> > I think this teaches us that when REST is used to manage
> memory-like
> > resources on the web, we can get by with that one level of
> description.
> > When REST is used for other resources, the higher level
> semantics are at
> > best tunneled through a  Load/Store abstraction.  Sometimes
> that tunneling
> > is worth doing, sometimes it's better to admit that the
> resource is not
> > memory-like, and use a protocol more directly appropriate
> to the resource.
> >  I think we should at least leave that option open in the web
> > architecture.
> I don't.  The reason we have a Web architecture is the same
> reason that we
> have building architecture: so that the properties that we
> want our system
> to have remain in force throughout its implementation lifetime.
> <rant>
> The simple fact of the matter is that object-specific
> interfaces do not
> work across multiple organizational domains, no matter how
> many standards
> groups are convinced to standardize their cataloging and versioning.
> That is a lesson that should have been learned from all of
> the previous
> attempts to move DCOM and CORBA-like services onto the Internet.
> I think any such "improvements" should be required to
> demonstrate their
> effectiveness in practice, over a suitable length of time, before they
> can be considered as legitimate extensions to Web architecture.
> I think the Web works because it prevents object-specific
> attributes from
> defining the interface to the system.  Therefore, allowing
> such attributes
> to become part of the Web architecture, simply because a
> marketing campaign
> deems them to be so, is not only foolish but is contrary to the future
> well-being of the system we have worked so hard to create.
> Personally, I think it is completely outrageous when people
> claim that the
> Web architecture should be the one and only Internet application
> architecture.  I can understand the desire for URI to be
> universal, but not
> for the entire Web architecture. I like using fetchmail to
> grab my mail
> (how it does so is not very relevant because mail is a
> store-and-forward
> application architecture).  It doesn't make sense to limit the notion
> of Web architecture to URI just because it is the only universally
> applicable element.  URI is not sufficient to describe how
> the Web works.
> There are many systems outside of the Web that already use URI for
> identification, so identification alone does not define the Web.
> The fundamental notion that defines the Web is the
> interconnectedness of
> resources -- that everything which can be identified can also be
> ** indirectly ** described, manipulated, and related to other
> resources,
> and thereby can be traversed as an information space even when the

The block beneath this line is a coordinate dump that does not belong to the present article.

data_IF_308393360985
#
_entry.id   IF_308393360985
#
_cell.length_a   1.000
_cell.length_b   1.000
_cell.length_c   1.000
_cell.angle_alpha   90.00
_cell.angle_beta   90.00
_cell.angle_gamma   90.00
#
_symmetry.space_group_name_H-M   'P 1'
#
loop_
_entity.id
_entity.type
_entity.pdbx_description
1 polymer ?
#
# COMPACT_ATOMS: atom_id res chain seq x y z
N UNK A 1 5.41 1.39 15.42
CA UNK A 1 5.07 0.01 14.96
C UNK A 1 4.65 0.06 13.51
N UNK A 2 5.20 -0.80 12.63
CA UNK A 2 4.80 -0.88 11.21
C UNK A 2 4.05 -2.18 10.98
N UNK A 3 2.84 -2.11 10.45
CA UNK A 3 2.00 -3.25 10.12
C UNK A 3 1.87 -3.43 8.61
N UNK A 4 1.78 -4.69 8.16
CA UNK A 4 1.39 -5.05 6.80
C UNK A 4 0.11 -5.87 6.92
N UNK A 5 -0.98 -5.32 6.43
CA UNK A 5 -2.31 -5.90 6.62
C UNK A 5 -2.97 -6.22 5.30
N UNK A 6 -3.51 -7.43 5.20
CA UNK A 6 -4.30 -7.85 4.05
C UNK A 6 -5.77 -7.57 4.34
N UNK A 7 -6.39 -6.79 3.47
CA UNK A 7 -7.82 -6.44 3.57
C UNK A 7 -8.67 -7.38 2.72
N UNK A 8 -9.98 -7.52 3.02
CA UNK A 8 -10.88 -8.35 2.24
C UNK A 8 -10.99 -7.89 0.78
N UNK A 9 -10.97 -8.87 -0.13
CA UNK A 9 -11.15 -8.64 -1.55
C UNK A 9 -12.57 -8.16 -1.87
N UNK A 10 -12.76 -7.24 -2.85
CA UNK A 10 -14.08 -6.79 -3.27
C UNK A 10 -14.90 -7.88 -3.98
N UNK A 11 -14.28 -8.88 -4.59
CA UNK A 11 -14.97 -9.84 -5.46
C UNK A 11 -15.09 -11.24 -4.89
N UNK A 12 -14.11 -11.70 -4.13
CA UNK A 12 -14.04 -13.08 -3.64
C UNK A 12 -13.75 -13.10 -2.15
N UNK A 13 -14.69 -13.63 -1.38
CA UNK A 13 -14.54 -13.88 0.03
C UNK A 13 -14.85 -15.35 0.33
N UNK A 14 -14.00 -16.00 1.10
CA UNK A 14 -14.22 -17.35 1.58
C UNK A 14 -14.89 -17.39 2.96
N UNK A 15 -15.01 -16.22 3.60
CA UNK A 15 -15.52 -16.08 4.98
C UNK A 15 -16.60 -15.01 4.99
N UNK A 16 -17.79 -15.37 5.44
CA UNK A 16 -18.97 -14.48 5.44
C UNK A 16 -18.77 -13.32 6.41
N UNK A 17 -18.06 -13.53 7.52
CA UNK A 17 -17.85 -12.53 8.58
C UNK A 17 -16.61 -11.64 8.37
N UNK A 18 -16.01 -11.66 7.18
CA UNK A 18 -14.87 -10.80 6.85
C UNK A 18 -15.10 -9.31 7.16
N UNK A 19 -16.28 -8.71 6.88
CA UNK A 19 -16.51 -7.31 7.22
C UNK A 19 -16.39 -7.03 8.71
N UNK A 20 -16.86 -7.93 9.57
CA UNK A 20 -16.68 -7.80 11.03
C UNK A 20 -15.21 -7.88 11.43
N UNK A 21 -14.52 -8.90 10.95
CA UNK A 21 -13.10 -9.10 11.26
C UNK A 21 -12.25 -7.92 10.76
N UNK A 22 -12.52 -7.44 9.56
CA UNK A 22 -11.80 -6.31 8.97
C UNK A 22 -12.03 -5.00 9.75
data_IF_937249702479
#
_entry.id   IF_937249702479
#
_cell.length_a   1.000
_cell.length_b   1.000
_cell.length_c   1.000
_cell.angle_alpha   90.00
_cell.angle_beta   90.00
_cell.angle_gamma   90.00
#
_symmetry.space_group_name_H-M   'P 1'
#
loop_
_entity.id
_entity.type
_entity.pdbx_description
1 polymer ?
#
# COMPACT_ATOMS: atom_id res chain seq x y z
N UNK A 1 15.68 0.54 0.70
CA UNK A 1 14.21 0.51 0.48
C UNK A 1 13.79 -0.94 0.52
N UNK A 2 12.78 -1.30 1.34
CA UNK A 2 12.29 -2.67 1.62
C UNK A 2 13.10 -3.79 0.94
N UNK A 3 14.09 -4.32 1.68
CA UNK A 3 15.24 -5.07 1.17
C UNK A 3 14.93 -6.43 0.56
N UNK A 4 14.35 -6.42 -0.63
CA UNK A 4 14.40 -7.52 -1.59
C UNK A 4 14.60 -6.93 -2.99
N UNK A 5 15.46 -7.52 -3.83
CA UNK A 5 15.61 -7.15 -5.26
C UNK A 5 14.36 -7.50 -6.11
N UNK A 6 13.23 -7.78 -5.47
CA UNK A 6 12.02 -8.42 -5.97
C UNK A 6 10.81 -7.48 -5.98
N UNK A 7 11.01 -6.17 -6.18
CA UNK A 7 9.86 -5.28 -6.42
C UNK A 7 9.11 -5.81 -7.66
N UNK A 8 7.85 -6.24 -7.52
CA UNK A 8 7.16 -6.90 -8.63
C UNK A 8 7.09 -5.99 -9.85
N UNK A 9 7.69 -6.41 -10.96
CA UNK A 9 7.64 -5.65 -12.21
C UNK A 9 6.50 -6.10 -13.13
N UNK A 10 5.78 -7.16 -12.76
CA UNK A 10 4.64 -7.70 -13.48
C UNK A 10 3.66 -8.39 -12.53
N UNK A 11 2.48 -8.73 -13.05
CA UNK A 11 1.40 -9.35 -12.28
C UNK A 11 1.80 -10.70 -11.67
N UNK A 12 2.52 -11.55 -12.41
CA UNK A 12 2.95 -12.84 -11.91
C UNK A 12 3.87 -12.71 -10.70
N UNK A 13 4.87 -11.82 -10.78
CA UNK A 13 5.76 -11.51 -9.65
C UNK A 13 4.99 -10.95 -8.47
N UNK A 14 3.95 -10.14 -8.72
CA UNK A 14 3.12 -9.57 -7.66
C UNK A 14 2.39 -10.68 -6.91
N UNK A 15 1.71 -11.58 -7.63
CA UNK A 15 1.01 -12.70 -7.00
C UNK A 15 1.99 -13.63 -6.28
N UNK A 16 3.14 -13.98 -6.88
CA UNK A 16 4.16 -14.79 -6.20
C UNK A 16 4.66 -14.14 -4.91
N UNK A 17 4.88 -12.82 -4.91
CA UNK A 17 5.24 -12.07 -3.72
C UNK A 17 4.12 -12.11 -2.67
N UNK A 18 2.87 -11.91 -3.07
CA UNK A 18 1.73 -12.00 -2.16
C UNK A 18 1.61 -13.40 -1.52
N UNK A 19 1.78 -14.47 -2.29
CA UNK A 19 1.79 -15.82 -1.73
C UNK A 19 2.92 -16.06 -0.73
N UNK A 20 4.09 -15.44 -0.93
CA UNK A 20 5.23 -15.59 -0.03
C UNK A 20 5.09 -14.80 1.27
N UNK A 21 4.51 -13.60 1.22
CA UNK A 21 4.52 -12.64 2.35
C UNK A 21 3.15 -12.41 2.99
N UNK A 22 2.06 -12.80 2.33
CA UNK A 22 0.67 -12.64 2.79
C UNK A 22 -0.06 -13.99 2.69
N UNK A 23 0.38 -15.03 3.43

> resources themselves are not limited to documents.  This is possible
> because all interactions occur through a limited window of visibility.
> Whether an automobile viewed through the window represents a physical
> manifestation or a virtual simulation or a static image is completely
> irrelevant to the interface, even though it may be significant to the
> person using that interface [this is the place where RDF was supposed
> to be of benefit].  What prevents us from driving automobiles
> through a
> Web interface is the same thing that prevents us from doing so through
> object-specific interfaces: interaction latency and
> inadequate feedback.
> However, I can crash a car through a Web interface, and therefore the
> theory that a URI cannot identify a non-document resource is
> clearly false.
> There must be a hundred robots on the Web that prove it false.
> The distinction between what is part of the Web and what is not
> part of the Web is very easy to define: if at any time two components
> interact using a mechanism that cannot be understood without knowing
> the nature of the resource being accessed, then they are not
> using the Web
> architecture for their communication and are therefore (for
> the scope of
> that communication) outside of the Web.  If the interface is
> not uniform,
> all of the beneficial properties of the Web architecture that
> depend on
> uniformity are lost.
> [BTW, "component" is a term from software architecture -- a definition
> can be found in chapter 1 of my dissertation.]
> TELNET services are not part of the Web.  A "telnet" URL can be used
> within the Web to identify access to a TELNET service as a
> resource, but,
> once access to it is provided, the Web interface cannot participate
> in any further interaction.  It therefore makes sense that
> browsers direct
> such communication into a separate application, with its own
> communication
> architecture.  Likewise for mailto (which has absolutely
> nothing to do with
> access to mail messages *after* they have been posted).  In
> contrast, the
> old Gopher+ service was integrated into the Web architecture, with an
> acknowledged cost that the Web was unable to take advantage of some of
> the more advanced features of those services.  Again, the
> advantages of
> a uniform interface outweighed the loss of features.
> </rant>
> Cheers,
> Roy T. Fielding, Chairman, The Apache Software Foundation
>                  (fielding@apache.org)  <http://www.apache.org/>
>                  Chief Scientist, Day Software, Inc.
>                  2 Corporate Plaza, Suite 150
>                  Newport Beach, CA 92660-7929   fax:+1.949.644.5064
>                  (roy.fielding@day.com) <http://www.day.com/>
Received on Wednesday, 20 March 2002 01:14:29 UTC